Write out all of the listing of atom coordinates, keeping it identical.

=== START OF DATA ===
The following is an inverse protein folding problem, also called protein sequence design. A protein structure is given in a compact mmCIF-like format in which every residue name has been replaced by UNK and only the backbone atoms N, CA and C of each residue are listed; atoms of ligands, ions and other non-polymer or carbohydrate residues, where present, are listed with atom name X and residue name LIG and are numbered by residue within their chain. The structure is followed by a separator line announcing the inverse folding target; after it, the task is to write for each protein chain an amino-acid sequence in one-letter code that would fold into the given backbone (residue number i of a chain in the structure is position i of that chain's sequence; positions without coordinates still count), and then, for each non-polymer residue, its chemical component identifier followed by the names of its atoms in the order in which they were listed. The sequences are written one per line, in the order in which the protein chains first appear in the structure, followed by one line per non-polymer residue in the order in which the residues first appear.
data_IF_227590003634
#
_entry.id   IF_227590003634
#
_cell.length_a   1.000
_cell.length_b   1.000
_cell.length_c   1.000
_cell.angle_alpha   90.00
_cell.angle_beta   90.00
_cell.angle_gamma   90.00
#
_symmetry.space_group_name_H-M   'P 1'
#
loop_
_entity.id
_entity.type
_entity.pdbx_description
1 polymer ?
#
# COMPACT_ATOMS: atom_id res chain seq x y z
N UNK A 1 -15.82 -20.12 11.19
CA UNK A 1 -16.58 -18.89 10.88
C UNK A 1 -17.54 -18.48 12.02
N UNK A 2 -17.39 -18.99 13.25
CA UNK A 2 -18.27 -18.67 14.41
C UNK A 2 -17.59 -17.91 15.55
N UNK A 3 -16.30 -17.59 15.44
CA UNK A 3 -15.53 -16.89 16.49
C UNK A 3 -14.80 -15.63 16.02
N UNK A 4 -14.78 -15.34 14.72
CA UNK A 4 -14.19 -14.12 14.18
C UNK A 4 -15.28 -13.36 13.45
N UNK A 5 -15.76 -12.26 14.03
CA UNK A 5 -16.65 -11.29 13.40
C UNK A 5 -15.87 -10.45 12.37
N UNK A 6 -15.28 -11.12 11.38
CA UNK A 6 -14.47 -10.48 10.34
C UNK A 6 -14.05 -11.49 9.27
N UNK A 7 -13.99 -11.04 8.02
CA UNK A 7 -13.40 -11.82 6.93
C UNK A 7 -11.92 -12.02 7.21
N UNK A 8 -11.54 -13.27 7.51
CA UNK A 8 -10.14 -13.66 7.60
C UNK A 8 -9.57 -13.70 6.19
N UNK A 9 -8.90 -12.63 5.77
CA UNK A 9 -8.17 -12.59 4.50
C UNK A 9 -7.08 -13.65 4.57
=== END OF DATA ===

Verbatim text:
The following is an inverse protein folding problem, also called protein sequence design. A protein structure is given in a compact mmCIF-like format in which every residue name has been replaced by UNK and only the backbone atoms N, CA and C of each residue are listed; atoms of ligands, ions and other non-polymer or carbohydrate residues, where present, are listed with atom name X and residue name LIG and are numbered by residue within their chain. The structure is followed by a separator line announcing the inverse folding target; after it, the task is to write for each protein chain an amino-acid sequence in one-letter code that would fold into the given backbone (residue number i of a chain in the structure is position i of that chain's sequence; positions without coordinates still count), and then, for each non-polymer residue, its chemical component identifier followed by the names of its atoms in the order in which they were listed. The sequences are written one per line, in the order in which the protein chains first appear in the structure, followed by one line per non-polymer residue in the order in which the residues first appear.
data_IF_227590003634
#
_entry.id   IF_227590003634
#
_cell.length_a   1.000
_cell.length_b   1.000
_cell.length_c   1.000
_cell.angle_alpha   90.00
_cell.angle_beta   90.00
_cell.angle_gamma   90.00
#
_symmetry.space_group_name_H-M   'P 1'
#
loop_
_entity.id
_entity.type
_entity.pdbx_description
1 polymer ?
#
# COMPACT_ATOMS: atom_id res chain seq x y z
N UNK A 1 -15.82 -20.12 11.19
CA UNK A 1 -16.58 -18.89 10.88
C UNK A 1 -17.54 -18.48 12.02
N UNK A 2 -17.39 -18.99 13.25
CA UNK A 2 -18.27 -18.67 14.41
C UNK A 2 -17.59 -17.91 15.55
N UNK A 3 -16.30 -17.59 15.44
CA UNK A 3 -15.53 -16.89 16.49
C UNK A 3 -14.80 -15.63 16.02
N UNK A 4 -14.78 -15.34 14.72
CA UNK A 4 -14.19 -14.12 14.18
C UNK A 4 -15.28 -13.36 13.45
N UNK A 5 -15.76 -12.26 14.03
CA UNK A 5 -16.65 -11.29 13.40
C UNK A 5 -15.87 -10.45 12.37
N UNK A 6 -15.28 -11.12 11.38
CA UNK A 6 -14.47 -10.48 10.34
C UNK A 6 -14.05 -11.49 9.27
N UNK A 7 -13.99 -11.04 8.02
CA UNK A 7 -13.40 -11.82 6.93
C UNK A 7 -11.92 -12.02 7.21
N UNK A 8 -11.54 -13.27 7.51
CA UNK A 8 -10.14 -13.66 7.60
C UNK A 8 -9.57 -13.70 6.19
N UNK A 9 -8.90 -12.63 5.77
CA UNK A 9 -8.17 -12.59 4.50
C UNK A 9 -7.08 -13.65 4.57